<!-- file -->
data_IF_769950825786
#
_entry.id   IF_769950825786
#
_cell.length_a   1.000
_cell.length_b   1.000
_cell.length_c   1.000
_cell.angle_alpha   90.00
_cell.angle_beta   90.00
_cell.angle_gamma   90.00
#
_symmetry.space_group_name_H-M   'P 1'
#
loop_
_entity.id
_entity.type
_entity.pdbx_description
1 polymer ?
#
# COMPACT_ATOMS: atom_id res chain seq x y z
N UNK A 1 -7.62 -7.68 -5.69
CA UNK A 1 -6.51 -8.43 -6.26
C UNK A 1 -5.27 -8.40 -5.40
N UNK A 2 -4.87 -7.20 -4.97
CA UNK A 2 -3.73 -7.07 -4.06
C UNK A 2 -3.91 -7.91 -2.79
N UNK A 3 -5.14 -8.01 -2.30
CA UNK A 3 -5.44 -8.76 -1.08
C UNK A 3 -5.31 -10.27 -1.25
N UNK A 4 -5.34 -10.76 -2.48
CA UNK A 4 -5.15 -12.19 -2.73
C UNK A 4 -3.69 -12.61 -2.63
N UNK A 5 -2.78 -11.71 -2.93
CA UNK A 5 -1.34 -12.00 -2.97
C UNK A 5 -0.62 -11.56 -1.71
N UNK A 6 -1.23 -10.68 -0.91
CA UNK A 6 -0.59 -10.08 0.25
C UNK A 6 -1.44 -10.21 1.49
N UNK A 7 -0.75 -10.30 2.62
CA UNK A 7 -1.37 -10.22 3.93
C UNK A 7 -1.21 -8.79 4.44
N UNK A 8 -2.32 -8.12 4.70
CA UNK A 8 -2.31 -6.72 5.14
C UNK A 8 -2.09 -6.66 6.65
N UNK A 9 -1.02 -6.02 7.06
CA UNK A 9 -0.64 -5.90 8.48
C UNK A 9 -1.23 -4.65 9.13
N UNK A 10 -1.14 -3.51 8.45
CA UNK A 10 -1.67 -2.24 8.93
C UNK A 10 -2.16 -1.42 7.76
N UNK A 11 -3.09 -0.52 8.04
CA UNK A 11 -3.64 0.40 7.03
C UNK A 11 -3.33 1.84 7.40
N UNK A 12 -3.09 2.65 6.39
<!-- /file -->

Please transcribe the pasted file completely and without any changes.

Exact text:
data_IF_769950825786
#
_entry.id   IF_769950825786
#
_cell.length_a   1.000
_cell.length_b   1.000
_cell.length_c   1.000
_cell.angle_alpha   90.00
_cell.angle_beta   90.00
_cell.angle_gamma   90.00
#
_symmetry.space_group_name_H-M   'P 1'
#
loop_
_entity.id
_entity.type
_entity.pdbx_description
1 polymer ?
#
# COMPACT_ATOMS: atom_id res chain seq x y z
N UNK A 1 -7.62 -7.68 -5.69
CA UNK A 1 -6.51 -8.43 -6.26
C UNK A 1 -5.27 -8.40 -5.40
N UNK A 2 -4.87 -7.20 -4.97
CA UNK A 2 -3.73 -7.07 -4.06
C UNK A 2 -3.91 -7.91 -2.79
N UNK A 3 -5.14 -8.01 -2.30
CA UNK A 3 -5.44 -8.76 -1.08
C UNK A 3 -5.31 -10.27 -1.25
N UNK A 4 -5.34 -10.76 -2.48
CA UNK A 4 -5.15 -12.19 -2.73
C UNK A 4 -3.69 -12.61 -2.63
N UNK A 5 -2.78 -11.71 -2.93
CA UNK A 5 -1.34 -12.00 -2.97
C UNK A 5 -0.62 -11.56 -1.71
N UNK A 6 -1.23 -10.68 -0.91
CA UNK A 6 -0.59 -10.08 0.25
C UNK A 6 -1.44 -10.21 1.49
N UNK A 7 -0.75 -10.30 2.62
CA UNK A 7 -1.37 -10.22 3.93
C UNK A 7 -1.21 -8.79 4.44
N UNK A 8 -2.32 -8.12 4.70
CA UNK A 8 -2.31 -6.72 5.14
C UNK A 8 -2.09 -6.66 6.65
N UNK A 9 -1.02 -6.02 7.06
CA UNK A 9 -0.64 -5.90 8.48
C UNK A 9 -1.23 -4.65 9.13
N UNK A 10 -1.14 -3.51 8.45
CA UNK A 10 -1.67 -2.24 8.93
C UNK A 10 -2.16 -1.42 7.76
N UNK A 11 -3.09 -0.52 8.04
CA UNK A 11 -3.64 0.40 7.03
C UNK A 11 -3.33 1.84 7.40
N UNK A 12 -3.09 2.65 6.39